Essays on men and manners by William Shenstone

Essays on men and manners

byWilliam Shenstone

Paperback | January 2, 2012

not yet rated|write a review

Pricing and Purchase Info

$27.95

Earn 140 plum® points

Out of stock online

Not available in stores

about

Book may have numerous typos, missing text, images, or index. Purchasers can download a free scanned copy of the original book (without typos) from the publisher. 1868. Excerpt: ... passengers, see them wandering on each side you, and pick their way through the dirt : seriously From learning's tow ering height to gaze around, And see plebeian spirits range below. There is a sort of masonry in poetry, wherein the pause represents the joints of building ; which ought in every line and course to have their disposition varied. The difference betwixt a witty writer and a writer of taste is chiefly this. The former is negligent what ideas he introduces, so he joins them surprisingly-- The latter is principally careful what images he introduces, and studies simplicity rather than surprise in his manner of introduction. It may in some measure account for the difference of taste in the reading of books, to consider the difference of our ears for music. One is not pleased without a perfect melody of style, be the sense what it will: another, of no ear for music, gives to sense its full weight without any deduction on account of harshness. Har Harmony of period and melody of style have greater weight than is generally imagined in the judgment we pass upon writing and writers. As a proof of this, let us reflect, what texts of scripture, what lines in poetry, or what periods we most remember and quote, either in verse or prose, and we shall find them to be only musical ones. I Wonder the ancient mythology never shews Apollo enamoured of Venus ; considering the remarkable deference that wit has paid to beauty in all ages. The Orientals act more consonantly, when they suppose the nightingale enamoured of the rose; the most harmonious bird of the fairest and most delightful flower. Hope is a flatterer : but the most upright of all parasites ; for she frequents the poor man's hut, as well as the palace of his superior. What is termed humour in prose, I conceive, would be consid...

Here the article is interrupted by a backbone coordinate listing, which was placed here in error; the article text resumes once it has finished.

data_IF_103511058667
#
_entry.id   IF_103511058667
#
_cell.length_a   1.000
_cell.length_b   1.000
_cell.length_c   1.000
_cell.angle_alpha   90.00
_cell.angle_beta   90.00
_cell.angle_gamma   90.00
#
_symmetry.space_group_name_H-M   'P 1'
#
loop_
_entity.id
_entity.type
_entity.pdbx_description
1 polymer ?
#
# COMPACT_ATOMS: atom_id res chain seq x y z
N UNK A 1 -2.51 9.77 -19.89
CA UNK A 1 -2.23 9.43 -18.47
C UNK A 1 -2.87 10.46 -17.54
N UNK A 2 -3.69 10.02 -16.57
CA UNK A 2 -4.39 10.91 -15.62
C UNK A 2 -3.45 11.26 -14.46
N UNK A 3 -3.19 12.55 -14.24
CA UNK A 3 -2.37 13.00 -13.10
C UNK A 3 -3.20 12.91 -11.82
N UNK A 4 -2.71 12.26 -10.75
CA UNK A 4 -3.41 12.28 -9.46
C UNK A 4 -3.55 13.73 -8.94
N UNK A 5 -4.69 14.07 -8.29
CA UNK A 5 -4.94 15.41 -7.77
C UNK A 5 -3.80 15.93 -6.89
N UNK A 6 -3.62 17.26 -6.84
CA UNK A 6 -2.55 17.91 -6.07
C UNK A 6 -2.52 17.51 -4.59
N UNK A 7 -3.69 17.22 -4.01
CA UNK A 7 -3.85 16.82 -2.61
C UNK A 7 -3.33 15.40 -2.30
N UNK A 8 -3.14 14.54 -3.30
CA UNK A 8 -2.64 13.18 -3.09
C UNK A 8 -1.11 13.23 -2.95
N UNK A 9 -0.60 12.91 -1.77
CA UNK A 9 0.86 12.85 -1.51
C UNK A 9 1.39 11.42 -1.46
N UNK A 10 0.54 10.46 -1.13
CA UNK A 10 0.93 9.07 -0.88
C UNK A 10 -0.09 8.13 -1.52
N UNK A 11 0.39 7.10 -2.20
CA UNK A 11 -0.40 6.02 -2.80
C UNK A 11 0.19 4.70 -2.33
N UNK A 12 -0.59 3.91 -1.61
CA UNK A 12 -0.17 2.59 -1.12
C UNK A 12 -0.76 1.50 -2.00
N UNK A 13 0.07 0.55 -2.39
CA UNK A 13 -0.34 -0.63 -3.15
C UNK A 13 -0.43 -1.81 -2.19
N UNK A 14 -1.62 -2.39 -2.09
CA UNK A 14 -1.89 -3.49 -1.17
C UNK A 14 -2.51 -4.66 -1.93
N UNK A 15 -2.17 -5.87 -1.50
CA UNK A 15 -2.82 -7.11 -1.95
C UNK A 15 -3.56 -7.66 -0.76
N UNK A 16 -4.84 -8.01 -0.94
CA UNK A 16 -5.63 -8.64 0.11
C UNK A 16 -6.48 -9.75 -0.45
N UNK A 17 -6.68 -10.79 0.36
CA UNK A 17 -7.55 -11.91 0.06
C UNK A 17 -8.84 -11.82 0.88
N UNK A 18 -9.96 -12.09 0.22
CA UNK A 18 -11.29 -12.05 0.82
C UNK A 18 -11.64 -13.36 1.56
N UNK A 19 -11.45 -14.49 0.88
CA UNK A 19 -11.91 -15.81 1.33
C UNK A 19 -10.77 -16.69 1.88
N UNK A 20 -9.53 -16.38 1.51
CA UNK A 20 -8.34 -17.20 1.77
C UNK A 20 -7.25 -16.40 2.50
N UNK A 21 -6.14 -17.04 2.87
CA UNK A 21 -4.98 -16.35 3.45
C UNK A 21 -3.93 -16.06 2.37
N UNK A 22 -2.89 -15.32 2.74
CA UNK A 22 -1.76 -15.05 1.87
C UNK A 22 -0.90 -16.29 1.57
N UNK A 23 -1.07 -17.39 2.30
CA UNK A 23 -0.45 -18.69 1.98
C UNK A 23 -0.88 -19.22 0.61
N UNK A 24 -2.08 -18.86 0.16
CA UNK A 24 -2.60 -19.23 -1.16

Details & Specs

Title:Essays on men and mannersFormat:PaperbackDimensions:56 pages, 9.69 × 7.44 × 0.12 inPublished:January 2, 2012Publisher:General Books LLCLanguage:English

The following ISBNs are associated with this title:

ISBN - 10:0217206646

ISBN - 13:9780217206648

Look for similar items by category:

Customer Reviews of Essays on men and manners

Reviews